When he’s not putting out award-winning graphic novels and exhibitions, celebrated French comic artist Christophe Chabouté can usually be found travelling around France in his custom-built fly fishing van. We chat to him about solitude, comics, art, fly tying, and why he never takes photos with fish.
The nature of an artist’s work is quite solitary. Just like being a fly fisherman. What drives you to fly fishing? Do you somehow resemble the hermit from your first book Alone, who lives in solitude in his lighthouse? Or are there other aspects of your life where you are social and seek out people?
I like to be alone, I have a rather solitary temperament. So I’m a lot like this character from Alone where I escape most often only with the support of the imagination. The same goes for fly fishing, when I go fishing, I go alone. I take no one with me, or very rarely. I observe a lot for my job. People, their behaviour, each passer-by can tell a little bit of a story in their own way. And all this will, or can, feed into the stories I tell in my books.
Fly fishing is sort of the same thing, you have to observe a lot, understand, step aside, blend in with the place where you are. I am most often alone in the middle of a river or at the edge of the water and my final goal is not even necessarily to catch a fish, but above all to live the moment, to feel the place where I am, to know and to understand why the fish takes this type fly or this type of nymph. Ultimately, I am playing with the fish, discovering how to get him to invite me to his territory and sometimes manage to be a little smarter than him by knowing how to present him with the fly that will suit him.
I spend a large part of the year locked up at home with my nose on my white sheets, so I need wide open spaces, a horizon line, and an endless river. I need to escape, to dream and to turn these dreams into something other than what’s in my imagination. Obviously I also need to meet people and socialise, but that’s what I do with my friends over a good meal or around a few beers. Fishing remains one of my secret gardens, something that I really keep to myself and that I live alone. It’s something that I share only with fish and beautiful rivers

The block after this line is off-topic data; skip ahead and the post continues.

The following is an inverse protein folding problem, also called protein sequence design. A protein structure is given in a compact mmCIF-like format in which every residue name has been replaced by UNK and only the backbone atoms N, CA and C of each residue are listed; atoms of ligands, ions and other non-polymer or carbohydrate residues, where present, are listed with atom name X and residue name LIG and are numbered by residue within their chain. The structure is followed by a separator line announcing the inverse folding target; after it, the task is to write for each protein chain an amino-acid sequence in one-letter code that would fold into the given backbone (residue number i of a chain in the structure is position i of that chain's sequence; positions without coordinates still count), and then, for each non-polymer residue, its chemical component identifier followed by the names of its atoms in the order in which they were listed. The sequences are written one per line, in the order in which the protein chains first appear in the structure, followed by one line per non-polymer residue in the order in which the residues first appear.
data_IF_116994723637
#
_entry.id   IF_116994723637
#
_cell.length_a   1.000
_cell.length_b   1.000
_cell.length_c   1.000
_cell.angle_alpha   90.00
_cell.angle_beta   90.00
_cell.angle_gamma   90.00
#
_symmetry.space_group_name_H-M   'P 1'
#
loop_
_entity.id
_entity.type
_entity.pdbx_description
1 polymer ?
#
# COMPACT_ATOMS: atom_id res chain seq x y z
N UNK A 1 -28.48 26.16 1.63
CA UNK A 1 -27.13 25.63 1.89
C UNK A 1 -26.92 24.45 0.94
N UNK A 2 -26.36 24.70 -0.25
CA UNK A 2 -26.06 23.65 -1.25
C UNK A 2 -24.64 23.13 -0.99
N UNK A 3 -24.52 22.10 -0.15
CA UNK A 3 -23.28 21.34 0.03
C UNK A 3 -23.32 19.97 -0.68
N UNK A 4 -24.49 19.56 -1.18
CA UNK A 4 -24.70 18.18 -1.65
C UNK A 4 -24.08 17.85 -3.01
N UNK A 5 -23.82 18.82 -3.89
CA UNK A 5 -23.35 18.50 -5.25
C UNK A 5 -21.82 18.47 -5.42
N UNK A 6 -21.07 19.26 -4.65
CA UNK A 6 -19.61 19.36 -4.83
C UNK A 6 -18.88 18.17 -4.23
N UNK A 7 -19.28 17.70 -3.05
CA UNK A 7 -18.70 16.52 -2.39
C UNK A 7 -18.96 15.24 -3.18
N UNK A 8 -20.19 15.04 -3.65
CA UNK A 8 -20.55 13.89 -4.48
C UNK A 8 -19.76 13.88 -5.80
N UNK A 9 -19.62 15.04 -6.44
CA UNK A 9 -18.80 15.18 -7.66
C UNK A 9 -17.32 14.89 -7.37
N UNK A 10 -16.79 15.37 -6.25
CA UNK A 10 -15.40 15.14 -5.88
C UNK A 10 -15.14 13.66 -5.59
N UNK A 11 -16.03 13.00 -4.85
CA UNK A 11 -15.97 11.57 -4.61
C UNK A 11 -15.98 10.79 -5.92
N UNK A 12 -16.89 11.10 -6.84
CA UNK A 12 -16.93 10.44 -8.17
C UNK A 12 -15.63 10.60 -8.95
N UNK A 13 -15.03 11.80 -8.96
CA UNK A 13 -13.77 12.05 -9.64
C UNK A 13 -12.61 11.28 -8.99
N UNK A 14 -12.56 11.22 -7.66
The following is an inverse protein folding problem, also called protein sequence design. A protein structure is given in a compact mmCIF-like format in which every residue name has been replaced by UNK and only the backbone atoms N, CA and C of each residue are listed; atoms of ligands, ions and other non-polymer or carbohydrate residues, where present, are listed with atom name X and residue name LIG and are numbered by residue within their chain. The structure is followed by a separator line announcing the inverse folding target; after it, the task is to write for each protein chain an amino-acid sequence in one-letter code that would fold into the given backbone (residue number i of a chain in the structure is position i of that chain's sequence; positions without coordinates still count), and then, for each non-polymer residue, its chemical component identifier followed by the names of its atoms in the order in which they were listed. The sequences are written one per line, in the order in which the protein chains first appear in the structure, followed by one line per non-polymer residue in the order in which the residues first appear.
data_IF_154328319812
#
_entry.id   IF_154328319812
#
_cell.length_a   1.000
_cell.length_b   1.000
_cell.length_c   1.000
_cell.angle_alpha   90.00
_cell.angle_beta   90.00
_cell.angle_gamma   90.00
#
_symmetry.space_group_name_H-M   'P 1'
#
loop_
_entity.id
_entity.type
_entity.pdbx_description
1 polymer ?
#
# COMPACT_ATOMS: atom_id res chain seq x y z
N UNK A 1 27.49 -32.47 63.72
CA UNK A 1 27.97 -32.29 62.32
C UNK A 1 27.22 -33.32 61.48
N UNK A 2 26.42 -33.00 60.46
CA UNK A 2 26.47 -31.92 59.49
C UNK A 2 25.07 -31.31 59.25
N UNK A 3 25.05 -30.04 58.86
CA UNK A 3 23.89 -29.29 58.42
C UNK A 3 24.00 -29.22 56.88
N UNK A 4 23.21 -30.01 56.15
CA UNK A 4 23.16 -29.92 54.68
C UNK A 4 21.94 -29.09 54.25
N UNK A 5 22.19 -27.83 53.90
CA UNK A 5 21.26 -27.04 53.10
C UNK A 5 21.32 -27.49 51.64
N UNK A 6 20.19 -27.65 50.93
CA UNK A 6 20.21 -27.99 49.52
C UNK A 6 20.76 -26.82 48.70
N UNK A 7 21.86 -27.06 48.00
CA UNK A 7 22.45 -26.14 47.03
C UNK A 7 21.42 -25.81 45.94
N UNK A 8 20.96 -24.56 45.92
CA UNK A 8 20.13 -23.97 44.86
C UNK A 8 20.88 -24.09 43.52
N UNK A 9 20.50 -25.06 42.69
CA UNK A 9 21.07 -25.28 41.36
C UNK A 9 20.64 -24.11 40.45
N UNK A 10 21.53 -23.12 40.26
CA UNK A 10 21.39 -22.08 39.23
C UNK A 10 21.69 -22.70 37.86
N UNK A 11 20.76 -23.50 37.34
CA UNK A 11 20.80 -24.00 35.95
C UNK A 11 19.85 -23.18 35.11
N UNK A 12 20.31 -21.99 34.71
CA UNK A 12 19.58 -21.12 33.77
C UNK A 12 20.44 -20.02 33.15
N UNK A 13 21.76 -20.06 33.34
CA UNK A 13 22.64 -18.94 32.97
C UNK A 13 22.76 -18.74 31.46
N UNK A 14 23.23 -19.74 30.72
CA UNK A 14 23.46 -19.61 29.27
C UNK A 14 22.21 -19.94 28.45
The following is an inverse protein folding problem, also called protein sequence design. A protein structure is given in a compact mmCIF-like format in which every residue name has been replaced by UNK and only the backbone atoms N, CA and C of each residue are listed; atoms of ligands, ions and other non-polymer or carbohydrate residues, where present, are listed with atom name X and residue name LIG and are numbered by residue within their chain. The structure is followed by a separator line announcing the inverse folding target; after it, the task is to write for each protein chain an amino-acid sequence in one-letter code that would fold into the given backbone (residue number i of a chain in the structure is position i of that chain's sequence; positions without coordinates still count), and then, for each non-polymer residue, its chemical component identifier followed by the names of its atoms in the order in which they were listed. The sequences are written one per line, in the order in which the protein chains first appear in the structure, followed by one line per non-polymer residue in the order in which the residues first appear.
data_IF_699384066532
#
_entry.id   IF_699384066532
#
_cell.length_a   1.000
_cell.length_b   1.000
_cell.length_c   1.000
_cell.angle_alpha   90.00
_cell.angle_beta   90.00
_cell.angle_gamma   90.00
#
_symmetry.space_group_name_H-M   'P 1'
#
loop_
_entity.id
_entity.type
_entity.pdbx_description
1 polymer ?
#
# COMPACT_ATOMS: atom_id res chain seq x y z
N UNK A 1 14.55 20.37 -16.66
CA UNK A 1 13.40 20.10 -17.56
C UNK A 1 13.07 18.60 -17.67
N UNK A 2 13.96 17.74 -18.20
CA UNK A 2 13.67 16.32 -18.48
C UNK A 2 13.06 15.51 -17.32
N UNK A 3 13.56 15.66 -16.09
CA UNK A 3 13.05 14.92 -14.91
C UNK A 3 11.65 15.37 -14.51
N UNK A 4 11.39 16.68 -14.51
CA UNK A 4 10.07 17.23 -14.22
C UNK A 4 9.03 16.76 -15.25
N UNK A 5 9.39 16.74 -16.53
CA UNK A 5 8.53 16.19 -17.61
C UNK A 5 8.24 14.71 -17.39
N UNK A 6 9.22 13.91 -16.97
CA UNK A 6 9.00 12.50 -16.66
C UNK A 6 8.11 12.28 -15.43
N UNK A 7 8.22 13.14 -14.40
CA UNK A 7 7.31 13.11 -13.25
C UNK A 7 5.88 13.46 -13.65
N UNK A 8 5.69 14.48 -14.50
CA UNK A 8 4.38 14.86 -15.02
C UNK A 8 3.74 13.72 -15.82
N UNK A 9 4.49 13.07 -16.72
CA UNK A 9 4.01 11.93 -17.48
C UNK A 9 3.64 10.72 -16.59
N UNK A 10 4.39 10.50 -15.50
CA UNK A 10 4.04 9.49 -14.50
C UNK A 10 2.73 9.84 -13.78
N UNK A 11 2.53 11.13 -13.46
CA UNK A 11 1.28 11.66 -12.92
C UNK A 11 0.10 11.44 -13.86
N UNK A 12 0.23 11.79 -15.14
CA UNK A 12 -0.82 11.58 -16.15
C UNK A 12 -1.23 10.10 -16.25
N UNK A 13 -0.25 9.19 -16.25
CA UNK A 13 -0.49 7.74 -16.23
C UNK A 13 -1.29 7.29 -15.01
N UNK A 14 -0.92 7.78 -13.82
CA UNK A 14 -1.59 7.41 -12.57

Do you tie flies? If so, do you find it comes naturally? Is there an artistic connection for you in tying a fly?
I tie my flies myself, I can’t even imagine fishing a fly that I have not tied at the end of my line. I learned on my own by devouring how-to books and winding miles of thread and I quickly loved it. My first flies looked like guinea fowl or misshapen feather dusters which on the water certainly traumatised or made more than one trout laugh.
There is an artistic link when I tie my flies, but it remains above all a pleasure. And a real pleasure to “do”. Tying a fly is “doing” and above all dreaming. Happiness begins when I fix a hook in the jaws of the vice. When I tie a fly I’m already almost at the edge of the river, I’m usually feverish, I can’t wait to go there, to see it evolve on or under water.